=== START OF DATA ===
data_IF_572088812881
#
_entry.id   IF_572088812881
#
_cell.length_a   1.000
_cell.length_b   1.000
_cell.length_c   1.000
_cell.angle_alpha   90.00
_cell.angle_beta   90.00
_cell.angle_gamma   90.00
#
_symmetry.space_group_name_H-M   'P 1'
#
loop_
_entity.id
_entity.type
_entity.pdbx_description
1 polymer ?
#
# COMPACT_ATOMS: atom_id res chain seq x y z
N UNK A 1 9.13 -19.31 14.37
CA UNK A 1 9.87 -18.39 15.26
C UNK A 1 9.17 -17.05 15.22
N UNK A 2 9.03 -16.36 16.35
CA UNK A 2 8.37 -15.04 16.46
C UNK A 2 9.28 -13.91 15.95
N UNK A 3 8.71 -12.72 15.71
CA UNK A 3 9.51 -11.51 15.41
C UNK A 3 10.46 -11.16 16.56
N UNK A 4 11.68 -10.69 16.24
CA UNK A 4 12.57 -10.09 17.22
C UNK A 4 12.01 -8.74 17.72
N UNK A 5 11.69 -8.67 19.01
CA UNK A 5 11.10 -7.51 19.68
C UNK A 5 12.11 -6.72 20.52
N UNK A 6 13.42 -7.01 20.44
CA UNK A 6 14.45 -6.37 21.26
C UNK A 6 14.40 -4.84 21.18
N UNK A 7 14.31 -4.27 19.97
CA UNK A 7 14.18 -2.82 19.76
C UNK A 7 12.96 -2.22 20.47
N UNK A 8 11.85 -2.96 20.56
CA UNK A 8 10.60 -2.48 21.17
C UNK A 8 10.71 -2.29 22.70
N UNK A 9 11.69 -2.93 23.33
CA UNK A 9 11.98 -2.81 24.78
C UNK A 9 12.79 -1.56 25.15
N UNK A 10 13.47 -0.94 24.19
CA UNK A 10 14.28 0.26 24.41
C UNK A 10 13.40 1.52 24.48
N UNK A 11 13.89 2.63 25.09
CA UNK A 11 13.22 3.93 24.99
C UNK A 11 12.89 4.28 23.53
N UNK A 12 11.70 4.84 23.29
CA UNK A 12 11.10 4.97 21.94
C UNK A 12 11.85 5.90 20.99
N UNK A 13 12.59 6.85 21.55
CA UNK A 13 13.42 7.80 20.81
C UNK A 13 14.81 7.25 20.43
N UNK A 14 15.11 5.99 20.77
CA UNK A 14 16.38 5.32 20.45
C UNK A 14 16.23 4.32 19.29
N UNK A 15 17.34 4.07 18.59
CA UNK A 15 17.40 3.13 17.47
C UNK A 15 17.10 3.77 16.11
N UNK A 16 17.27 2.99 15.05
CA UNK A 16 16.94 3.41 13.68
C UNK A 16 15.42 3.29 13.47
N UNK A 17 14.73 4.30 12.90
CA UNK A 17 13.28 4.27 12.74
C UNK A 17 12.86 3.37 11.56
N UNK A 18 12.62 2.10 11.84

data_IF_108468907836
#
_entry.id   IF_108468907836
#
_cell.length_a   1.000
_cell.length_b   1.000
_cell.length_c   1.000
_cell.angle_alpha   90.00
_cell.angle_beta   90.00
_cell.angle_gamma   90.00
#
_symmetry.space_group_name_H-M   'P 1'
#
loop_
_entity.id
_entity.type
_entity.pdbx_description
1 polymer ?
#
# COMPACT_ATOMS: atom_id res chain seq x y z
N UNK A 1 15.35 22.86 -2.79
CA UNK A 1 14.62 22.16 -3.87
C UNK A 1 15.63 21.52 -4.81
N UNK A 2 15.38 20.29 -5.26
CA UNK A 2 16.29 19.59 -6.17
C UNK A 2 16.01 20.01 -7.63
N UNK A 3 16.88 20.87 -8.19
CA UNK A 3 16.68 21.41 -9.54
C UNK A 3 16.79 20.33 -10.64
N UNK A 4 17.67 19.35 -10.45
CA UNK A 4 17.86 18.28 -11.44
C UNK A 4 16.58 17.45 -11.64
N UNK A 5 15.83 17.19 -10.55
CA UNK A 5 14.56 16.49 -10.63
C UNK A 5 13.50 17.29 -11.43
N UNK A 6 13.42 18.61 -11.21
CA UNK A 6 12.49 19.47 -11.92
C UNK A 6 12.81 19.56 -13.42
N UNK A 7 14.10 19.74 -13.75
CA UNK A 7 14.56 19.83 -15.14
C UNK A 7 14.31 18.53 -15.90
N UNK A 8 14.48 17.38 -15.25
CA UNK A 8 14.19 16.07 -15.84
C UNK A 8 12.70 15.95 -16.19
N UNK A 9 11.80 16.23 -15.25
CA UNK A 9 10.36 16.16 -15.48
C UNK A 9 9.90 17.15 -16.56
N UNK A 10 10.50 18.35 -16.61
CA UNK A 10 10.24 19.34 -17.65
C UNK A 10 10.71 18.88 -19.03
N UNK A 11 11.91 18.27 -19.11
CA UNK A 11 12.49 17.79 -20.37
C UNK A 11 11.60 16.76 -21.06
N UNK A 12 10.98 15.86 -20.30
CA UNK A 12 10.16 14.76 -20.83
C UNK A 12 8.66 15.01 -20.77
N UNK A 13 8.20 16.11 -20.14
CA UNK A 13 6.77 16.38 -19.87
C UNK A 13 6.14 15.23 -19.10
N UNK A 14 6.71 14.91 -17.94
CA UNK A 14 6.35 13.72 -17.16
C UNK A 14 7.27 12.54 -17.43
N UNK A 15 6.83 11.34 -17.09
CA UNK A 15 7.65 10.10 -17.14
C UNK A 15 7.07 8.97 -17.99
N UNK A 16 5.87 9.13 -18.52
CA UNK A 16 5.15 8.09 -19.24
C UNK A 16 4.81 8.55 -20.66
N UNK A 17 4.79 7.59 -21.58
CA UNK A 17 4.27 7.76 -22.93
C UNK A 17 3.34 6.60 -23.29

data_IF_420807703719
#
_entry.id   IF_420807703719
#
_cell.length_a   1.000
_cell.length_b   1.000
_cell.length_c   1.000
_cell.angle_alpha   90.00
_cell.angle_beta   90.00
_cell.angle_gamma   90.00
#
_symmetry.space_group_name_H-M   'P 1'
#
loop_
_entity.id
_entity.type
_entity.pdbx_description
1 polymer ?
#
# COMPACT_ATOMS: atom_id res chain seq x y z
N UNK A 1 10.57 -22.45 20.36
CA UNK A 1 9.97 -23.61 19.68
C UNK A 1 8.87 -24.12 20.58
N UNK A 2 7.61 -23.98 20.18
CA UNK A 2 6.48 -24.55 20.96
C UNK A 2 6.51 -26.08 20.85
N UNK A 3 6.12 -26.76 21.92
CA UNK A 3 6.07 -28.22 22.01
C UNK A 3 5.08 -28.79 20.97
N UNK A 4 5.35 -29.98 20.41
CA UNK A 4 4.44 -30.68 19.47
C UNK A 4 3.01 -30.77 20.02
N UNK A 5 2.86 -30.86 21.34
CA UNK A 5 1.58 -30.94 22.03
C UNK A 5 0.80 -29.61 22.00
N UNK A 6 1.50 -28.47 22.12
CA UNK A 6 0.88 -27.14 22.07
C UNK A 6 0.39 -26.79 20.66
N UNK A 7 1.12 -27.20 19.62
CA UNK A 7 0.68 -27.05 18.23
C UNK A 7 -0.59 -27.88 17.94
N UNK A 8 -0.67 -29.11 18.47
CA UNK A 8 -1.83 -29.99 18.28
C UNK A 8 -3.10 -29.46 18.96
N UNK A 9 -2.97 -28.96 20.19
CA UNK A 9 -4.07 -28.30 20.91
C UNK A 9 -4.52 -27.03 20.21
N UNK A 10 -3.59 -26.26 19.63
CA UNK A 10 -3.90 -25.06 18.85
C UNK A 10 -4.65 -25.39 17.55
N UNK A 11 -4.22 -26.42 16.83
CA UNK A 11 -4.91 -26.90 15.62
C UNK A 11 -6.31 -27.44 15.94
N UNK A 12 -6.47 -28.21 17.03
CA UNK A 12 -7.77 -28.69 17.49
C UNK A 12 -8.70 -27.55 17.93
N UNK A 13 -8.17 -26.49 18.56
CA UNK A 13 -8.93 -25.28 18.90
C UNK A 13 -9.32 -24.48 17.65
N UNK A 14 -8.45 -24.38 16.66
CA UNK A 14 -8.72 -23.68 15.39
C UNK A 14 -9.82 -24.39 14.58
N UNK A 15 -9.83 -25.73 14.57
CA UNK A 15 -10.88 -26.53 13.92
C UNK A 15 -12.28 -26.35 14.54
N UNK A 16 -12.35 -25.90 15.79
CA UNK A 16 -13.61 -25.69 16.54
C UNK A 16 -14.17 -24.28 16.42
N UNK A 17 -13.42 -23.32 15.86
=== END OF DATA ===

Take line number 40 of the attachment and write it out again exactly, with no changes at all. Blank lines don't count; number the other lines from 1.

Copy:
CA UNK A 7 14.18 -2.82 19.76